2. When is 30p the right format for me?

    When you require an NTSC formatted output with maximum vertical resolution, no interlace artifacts and easy conversion to still frames. For example videotaping of legal documents or police forensics / evidence recording. The 30p capture mode is also ideal for the production of streaming video or downloadable video or as a component of flash animations, due to its very high efficiency in compressing to a low bit rate, and compatibility with computer graphics software applications.

    3. When is 60i the right format for me?

    When you require high speed motion capture without film style motion judder. For example sports, local news coverage and general video documentary and industrial training tape production. With suitable post production software, the 60i mode can also be used as substitute for fast frame rate film capture for slow motion sequence applications in independent film production.

    24p vs. 30p and Standard Shooting Speeds for Documentaries

    [Original poster]: “While I love the look of 24p, it doesn’t do well with lots of movement/action, especially fast movement.”

    Response: “As for fast motion in regards to 24p, are you referring to fast cuts, or actual movement? Either way, it can still be done, if done correctly. […] To me 30p is too strobbie, but that’s just my opinion. I know people that really like 30p. From what you’re describing, 24p is the ticket, but the children’s center video does raise some flags… however it’s nothing that couldn’t be prefossionally dealt with. […]”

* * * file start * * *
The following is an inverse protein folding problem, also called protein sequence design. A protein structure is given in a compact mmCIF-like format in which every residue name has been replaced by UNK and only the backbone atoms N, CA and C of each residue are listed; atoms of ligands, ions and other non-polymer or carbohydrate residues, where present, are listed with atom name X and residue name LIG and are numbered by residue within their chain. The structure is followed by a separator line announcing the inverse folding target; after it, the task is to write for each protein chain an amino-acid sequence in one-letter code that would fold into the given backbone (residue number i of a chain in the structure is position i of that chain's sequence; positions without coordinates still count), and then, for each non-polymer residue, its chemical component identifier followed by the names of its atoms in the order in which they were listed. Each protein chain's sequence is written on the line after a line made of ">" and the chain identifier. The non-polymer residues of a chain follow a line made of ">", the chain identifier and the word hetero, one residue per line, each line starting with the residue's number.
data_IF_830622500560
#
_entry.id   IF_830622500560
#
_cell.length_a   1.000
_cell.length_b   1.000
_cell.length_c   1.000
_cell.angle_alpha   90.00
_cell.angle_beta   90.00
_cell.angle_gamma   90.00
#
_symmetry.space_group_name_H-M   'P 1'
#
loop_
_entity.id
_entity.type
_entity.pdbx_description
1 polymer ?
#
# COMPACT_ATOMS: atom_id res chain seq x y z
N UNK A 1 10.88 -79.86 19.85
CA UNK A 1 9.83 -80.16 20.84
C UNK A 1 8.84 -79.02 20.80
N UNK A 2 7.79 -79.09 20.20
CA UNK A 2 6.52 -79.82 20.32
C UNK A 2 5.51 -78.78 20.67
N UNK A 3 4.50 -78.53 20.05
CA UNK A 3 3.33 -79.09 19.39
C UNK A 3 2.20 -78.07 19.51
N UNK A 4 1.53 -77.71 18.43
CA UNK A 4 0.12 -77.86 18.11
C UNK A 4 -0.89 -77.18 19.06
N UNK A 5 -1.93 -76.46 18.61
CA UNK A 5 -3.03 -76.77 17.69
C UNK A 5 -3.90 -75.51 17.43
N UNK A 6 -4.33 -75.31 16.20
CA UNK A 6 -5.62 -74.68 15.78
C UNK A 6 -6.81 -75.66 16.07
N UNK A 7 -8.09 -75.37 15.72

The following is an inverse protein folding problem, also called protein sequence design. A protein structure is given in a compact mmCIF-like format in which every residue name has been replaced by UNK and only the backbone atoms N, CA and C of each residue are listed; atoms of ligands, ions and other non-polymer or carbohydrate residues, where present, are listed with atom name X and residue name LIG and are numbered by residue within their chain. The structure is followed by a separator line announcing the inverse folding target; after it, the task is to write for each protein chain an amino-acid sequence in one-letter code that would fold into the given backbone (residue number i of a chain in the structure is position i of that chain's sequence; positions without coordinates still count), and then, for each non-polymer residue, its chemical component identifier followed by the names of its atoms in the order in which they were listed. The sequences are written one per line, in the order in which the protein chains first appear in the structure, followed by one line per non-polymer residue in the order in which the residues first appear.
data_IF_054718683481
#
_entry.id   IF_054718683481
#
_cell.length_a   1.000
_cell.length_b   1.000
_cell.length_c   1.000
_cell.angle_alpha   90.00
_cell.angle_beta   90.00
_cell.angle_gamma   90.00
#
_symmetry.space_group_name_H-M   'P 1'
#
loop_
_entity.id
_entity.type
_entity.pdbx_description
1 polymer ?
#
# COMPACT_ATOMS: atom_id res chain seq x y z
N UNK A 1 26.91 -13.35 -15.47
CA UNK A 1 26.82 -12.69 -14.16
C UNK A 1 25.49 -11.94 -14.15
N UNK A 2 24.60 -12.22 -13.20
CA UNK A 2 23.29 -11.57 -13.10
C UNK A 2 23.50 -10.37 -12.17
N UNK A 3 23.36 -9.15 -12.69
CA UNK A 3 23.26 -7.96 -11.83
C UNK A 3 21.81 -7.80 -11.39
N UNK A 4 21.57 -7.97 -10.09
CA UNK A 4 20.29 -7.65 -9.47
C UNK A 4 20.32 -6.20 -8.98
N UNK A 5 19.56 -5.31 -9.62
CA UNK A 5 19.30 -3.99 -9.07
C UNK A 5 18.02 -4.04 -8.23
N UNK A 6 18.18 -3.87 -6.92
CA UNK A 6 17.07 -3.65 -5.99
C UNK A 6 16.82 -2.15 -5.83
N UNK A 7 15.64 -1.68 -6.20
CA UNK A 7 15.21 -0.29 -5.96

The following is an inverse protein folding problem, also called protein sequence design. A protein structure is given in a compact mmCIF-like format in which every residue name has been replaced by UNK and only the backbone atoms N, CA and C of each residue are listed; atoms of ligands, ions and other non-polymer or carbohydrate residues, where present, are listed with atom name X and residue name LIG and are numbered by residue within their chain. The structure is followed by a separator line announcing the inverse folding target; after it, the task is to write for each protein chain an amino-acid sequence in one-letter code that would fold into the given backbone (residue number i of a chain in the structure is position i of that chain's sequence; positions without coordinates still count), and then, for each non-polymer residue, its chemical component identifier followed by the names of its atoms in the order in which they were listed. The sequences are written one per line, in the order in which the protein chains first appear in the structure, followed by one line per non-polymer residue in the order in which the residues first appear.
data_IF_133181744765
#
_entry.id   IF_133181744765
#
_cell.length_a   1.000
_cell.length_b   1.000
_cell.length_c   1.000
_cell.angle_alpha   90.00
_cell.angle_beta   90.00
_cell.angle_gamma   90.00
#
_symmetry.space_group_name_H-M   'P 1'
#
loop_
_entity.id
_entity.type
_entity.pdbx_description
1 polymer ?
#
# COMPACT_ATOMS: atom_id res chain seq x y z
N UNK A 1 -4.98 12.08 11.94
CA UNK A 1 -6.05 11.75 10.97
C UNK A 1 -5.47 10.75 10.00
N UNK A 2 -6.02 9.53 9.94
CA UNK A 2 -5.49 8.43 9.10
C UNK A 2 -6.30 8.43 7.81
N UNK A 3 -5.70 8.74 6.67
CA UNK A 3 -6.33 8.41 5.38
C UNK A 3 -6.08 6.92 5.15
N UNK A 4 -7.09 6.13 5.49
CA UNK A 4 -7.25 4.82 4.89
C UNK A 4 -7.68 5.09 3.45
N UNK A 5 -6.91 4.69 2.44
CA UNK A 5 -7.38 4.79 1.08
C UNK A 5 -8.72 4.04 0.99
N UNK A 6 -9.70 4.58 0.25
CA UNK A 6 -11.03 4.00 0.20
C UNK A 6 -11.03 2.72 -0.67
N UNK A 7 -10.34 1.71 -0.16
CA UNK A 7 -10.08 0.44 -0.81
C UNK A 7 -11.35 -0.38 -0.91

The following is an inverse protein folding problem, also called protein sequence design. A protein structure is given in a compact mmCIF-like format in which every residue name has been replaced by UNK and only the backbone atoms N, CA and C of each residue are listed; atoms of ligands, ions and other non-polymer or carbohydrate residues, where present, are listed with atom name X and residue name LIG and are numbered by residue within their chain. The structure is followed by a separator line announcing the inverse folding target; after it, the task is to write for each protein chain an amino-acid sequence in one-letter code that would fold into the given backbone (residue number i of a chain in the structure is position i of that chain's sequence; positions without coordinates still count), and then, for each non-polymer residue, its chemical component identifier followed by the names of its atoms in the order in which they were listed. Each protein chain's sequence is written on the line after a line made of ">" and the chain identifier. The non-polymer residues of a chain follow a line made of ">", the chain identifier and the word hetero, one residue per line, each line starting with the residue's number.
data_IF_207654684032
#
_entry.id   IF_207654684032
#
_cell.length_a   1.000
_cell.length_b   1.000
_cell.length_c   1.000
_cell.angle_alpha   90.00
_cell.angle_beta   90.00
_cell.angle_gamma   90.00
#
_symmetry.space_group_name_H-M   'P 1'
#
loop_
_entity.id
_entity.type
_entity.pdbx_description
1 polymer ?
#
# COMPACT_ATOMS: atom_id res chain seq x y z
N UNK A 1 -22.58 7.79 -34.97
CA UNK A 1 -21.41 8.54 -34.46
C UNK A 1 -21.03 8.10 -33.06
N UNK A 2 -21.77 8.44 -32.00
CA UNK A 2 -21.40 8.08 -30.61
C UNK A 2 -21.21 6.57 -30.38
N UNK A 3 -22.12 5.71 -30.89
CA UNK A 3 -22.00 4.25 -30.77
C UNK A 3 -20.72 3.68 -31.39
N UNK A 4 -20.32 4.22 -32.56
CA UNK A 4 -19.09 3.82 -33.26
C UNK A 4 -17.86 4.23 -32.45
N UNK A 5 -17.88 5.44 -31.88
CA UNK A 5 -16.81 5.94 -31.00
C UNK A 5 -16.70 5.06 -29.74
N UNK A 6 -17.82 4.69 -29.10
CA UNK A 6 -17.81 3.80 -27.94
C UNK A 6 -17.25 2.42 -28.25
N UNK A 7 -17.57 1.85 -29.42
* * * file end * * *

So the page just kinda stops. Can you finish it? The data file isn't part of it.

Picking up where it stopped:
“[OP] “As far as fast motion, I’m mostly talking about actual action, as opposed to camera movement.”

    Well, it works somewhat hand in hand. […] You just have to know what you’re shooting and if the rate of the subject matter (or camera) will be in the gray area. The only reason I said the children’s video might raise a flag is if there was a lot of motion, like sports activities and what not. But again, a seasoned 24p shooter will know how to shoot it. […]”

    Sports guys complaining about what they call the “bizarre 24p effect” on FOX HD sports broadcasts. Sounds mythical:

    Watching the Angels/A’s game on FOX in the Los Angeles market. Is anybody else noticing this effect on some of their cameras? Some have the normal video look to it while the main cam and a couple of others appear to have a slight stutter or almost 24p movie effect. […] I don’t know, just kind of weird and distracting for my taste.

    Someone wants to know the “best setting for sports in 24p”:

    “It’s probably best to avoid 24p for fast action, just use 60i which will give much smoother results. (At least try it out and see what you think.)”

    “Yes definitely 60i regular HDV. Not 24P.”

    “I shoot atleast 1/120 shutter. I personally like the 24f look and motion. Much more filmic. But sports, if you’re considering slowmotion, DEFINITELY shoot 60i as you’ll get smoother slow mo than 24f.”

    “You can get okay results in progressive too, it just depends how smooth you want it. […] I filmed some stuff at my sons sports day last week using 25F. Here’s a small sample (20Mb)”

    M. Hawk